Listen, nameless anonymous comment man, I do know a few things about audio (though I am by no means an expert), and own about a half dozen sets of high end earbuds, a very nice set of Klipsch reference speakers, and consider myself pretty damn picky about sound.

      First off, did you even read my praise of the headphone amp? I assume not. Secondly, do we look like an audiophile website? I'm sure you'd love a set of comparative FLAC test notes with a half dozen other media players, complete with a breakdown of the various amps in each, but frankly, that kind of snobbery makes me sick.

      Your comment serves as a great case-in-point for the notion that "audiophiles" are exclusionary pricks with little better to do than tell people they don't know what "sound quality" is.

      If you're that concerned with sound, buy it, and if you don't like it, return it - because clearly my ears are no substitute for your gifted ones.

      • Peter Taylor

        Not at all happy to see the exchange of insults here. But I agree with "nameless anonymous comment man" that if you review a music player, the item of most interest to someone looking to spend this much money is the ability to reproduce music to a high level of fidelity.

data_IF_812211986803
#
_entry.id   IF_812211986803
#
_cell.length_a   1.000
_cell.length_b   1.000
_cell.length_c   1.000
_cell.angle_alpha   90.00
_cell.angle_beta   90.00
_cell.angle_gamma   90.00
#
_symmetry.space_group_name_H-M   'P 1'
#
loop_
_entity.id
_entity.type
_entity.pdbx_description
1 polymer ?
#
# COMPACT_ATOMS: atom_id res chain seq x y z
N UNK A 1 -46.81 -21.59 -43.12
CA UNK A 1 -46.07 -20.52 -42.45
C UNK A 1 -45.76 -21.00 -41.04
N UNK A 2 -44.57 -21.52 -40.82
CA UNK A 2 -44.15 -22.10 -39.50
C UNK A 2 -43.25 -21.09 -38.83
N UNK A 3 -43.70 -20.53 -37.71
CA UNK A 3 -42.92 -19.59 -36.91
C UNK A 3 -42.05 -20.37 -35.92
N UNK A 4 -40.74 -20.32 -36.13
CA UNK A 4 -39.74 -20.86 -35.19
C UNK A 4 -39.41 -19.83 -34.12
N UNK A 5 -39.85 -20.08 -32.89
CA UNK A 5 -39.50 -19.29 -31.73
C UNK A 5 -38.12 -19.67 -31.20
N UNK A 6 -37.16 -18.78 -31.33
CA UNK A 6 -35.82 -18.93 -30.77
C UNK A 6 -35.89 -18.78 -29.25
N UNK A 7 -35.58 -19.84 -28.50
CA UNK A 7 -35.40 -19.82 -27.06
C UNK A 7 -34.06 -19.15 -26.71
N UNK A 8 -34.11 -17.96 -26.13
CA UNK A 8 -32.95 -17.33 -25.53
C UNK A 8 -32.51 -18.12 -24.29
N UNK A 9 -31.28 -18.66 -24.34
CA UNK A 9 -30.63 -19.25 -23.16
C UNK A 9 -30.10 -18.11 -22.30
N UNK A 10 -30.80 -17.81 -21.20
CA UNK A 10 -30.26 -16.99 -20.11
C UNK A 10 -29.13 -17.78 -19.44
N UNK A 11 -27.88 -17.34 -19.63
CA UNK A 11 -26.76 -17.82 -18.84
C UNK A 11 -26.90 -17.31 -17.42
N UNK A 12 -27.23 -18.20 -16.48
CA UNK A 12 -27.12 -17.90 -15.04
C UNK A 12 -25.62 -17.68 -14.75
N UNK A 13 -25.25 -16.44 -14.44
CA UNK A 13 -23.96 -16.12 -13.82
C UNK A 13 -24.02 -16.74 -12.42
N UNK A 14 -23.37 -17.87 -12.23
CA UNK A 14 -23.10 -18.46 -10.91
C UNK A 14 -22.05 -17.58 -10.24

The review has criticised the device for shortcomings in what for me are irrelevant "bells and whistles". I appreciate the information on the power of the headphone amp, but really wish there was more information on how the music reproduction on headphones compared with other players. Is there premium sound quality to match the premium price?  

        I hasten to add that this review is no different from every other review I have read so far. A one sentence positive comment on sound quality and paragraphs of information on other features (or lack of). The information you have provided is useful and I thank you for that. But, to me, much of what I am reading in reviews of this device is a bit like reviewing a sports car and criticising it for lack of a tow bar and limited leg room in the back seat and saying that it won't suit most families with kids.